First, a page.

Thai crash and mobile phones (II)

Fri Feb 26, 1999 7:06 am

From a Thai newspaper:

FLIGHT TG 261 crash investigators plan to seek help from Airbus Industrie to determine if mobile phone signals could have caused an electronic malfunction that doomed the plane, a source from the fact-finding committee said on Sunday.

Investigators pursuing the cellular phone theory as well as local telecom and computer engineering experts have admitted that there was no way to arrive at a conclusion without indepth information on computer hardware and software components of the aircraft. Airbus Industrie specialists have been ''in and out'' of the country since the Dec 11 tragedy, but the Thai investigators have only paid attention to the possible role of mobile phones recently, according to the source.

Meanwhile, a senior investigator insisted that none of the earlier theories have been ruled out. But AVM Thawan Mahadthai, director of Air Inspection, in his capacity as deputy chairman of the crash investigation committee, confirmed that the mobile phone issue had come up among investigators. ''Many investigators are interested in this question, but we have not ruled out other possible causes,'' he said. The committee has sought information from foreign aviation organisations regarding possible effects on an aircraft's operations from interfering cellular phone signals. He added that investigators had asked for Flight 261 passengers' phone records from the telephone and communications authorities as well as private mobile phone operators.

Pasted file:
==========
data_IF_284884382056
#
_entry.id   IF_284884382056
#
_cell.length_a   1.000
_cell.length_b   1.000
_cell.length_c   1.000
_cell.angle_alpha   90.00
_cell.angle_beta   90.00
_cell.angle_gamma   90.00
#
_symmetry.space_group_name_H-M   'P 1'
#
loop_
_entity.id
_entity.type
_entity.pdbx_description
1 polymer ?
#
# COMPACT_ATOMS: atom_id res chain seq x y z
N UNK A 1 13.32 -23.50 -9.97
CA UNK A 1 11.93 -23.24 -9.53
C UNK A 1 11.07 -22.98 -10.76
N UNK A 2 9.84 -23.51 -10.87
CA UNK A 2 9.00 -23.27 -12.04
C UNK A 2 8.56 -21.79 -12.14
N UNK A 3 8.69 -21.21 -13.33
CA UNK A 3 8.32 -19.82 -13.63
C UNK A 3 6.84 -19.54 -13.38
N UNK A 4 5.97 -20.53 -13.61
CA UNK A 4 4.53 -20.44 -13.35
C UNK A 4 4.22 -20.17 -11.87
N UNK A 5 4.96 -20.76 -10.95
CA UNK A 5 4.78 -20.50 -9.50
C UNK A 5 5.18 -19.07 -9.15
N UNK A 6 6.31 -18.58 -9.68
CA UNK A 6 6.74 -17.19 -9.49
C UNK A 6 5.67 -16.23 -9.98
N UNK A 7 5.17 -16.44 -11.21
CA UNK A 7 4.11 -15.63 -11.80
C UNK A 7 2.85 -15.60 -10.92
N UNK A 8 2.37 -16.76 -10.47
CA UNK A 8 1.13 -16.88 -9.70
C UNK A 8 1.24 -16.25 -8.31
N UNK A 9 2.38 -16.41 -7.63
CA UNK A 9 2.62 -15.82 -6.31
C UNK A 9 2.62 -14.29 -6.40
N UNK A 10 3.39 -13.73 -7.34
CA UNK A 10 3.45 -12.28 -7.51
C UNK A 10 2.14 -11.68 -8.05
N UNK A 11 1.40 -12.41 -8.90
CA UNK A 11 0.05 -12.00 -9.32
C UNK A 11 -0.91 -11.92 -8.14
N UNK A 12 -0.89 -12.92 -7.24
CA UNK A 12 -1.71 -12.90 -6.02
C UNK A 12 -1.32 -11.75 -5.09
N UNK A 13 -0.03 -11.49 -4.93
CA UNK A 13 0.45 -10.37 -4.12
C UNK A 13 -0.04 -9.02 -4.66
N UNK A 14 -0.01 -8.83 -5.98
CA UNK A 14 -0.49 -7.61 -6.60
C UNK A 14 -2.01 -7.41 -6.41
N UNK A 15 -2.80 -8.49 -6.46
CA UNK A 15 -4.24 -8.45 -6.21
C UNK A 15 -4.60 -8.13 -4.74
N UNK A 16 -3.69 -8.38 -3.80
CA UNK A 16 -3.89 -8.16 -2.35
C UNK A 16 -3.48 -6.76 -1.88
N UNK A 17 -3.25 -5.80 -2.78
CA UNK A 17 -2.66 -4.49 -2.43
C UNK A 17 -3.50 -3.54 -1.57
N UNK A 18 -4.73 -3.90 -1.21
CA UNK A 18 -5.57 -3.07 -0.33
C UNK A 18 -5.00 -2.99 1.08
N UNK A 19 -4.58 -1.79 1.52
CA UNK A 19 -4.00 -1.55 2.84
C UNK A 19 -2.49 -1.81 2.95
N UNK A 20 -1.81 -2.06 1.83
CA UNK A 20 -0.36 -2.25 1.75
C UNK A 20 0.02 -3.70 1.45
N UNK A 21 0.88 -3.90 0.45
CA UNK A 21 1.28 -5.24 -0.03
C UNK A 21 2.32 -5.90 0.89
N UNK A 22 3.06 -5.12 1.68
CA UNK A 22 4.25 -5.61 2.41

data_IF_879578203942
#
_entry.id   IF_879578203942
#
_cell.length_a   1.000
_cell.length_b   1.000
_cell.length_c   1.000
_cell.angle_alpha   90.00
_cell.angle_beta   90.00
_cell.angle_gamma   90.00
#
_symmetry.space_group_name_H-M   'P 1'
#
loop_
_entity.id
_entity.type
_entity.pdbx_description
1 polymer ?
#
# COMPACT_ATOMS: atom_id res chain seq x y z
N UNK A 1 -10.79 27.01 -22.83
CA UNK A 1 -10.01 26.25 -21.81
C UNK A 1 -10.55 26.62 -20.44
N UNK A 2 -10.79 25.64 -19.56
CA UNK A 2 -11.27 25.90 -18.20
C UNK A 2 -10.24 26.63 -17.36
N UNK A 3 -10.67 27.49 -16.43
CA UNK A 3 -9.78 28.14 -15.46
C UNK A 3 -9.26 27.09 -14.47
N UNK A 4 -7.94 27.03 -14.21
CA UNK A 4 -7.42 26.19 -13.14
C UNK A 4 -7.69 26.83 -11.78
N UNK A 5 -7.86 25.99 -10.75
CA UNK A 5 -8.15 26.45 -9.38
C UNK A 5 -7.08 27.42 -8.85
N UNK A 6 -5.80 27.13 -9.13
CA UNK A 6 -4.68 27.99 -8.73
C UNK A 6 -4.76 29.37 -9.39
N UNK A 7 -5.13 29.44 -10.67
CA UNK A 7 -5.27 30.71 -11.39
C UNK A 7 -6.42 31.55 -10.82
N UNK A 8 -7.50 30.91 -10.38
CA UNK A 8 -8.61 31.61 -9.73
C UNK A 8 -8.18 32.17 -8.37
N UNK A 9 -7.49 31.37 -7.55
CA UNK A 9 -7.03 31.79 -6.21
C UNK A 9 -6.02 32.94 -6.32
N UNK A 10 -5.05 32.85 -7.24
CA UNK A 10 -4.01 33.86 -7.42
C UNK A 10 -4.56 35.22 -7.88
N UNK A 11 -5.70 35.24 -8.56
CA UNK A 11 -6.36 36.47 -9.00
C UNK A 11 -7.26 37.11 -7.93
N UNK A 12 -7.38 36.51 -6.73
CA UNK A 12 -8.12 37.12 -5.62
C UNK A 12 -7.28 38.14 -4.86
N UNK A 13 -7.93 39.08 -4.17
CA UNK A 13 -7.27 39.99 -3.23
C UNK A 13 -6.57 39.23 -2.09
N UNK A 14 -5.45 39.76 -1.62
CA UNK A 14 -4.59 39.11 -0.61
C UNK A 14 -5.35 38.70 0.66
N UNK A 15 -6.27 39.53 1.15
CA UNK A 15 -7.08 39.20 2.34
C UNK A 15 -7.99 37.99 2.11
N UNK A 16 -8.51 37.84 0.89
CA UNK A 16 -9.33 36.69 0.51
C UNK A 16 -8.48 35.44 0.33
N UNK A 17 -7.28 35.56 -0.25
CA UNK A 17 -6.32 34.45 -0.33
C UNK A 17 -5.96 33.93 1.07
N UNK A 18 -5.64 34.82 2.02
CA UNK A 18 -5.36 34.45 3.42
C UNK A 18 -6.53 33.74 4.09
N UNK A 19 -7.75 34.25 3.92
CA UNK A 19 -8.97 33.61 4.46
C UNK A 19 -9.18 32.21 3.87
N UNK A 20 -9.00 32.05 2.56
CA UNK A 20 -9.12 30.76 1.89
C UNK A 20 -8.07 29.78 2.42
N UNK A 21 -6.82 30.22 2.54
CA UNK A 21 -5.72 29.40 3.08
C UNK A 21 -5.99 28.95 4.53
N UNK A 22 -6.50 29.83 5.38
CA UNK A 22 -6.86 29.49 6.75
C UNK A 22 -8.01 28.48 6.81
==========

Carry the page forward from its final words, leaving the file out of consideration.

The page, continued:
The passengers list has been cross-checked with mobile phone operators to determine who were carrying which model. The next step will be to check if calls were being made from the plane when it was landing in poor weather on the evening of Dec 11.

According to sources, investigators appear convinced that the plane went into an unusually steep climb after the third unsuccessful landing attempt, before stalling and crashing.Whether pilot error caused that, or whether it was a malfunction or assengers' ignorant use of mobile phones were to blame are to be proven. It is a contentious issue with possibly wide-ranging insurance implications.

Several factors have been linked to the tragedy -- the absence of an instrument landing system (ILS), equipment which could guide aircraft to land safely in bad weather; poor visibility; inadequate runway lights; and the pilot's decision to land repeatedly in poor conditions despite rules against it. It was only recently that electronic problems were mentioned as a possible cause.

The fact-finding committee has investigated the background of the pilot, who also died in the incident, and found him to have a clean record, sources said. However, previous records could be irrelevant to what happened during the fateful flight, it was admitted.

The pilot told his passengers during the second landing attempt that he might have to divert to another airport. This, it was suspected, could have triggered a flurry of phone calls to waiting relatives or friends.

The panel has postponed its Friday deadline to complete the probe, said Thawan. He did not elaborate on how much more time the committee needed. Committee members will meet on Monday to hear the latest reports from field investigators. Committee sources said it was possible the panel would not be able to come to a clear-cut conclusion on the cause of the crash which killed 101 people. But they insisted that any inconclusive point would be based on incomplete information, not the fear of lawsuits. The committee said it was immune to any lawsuit by international law.

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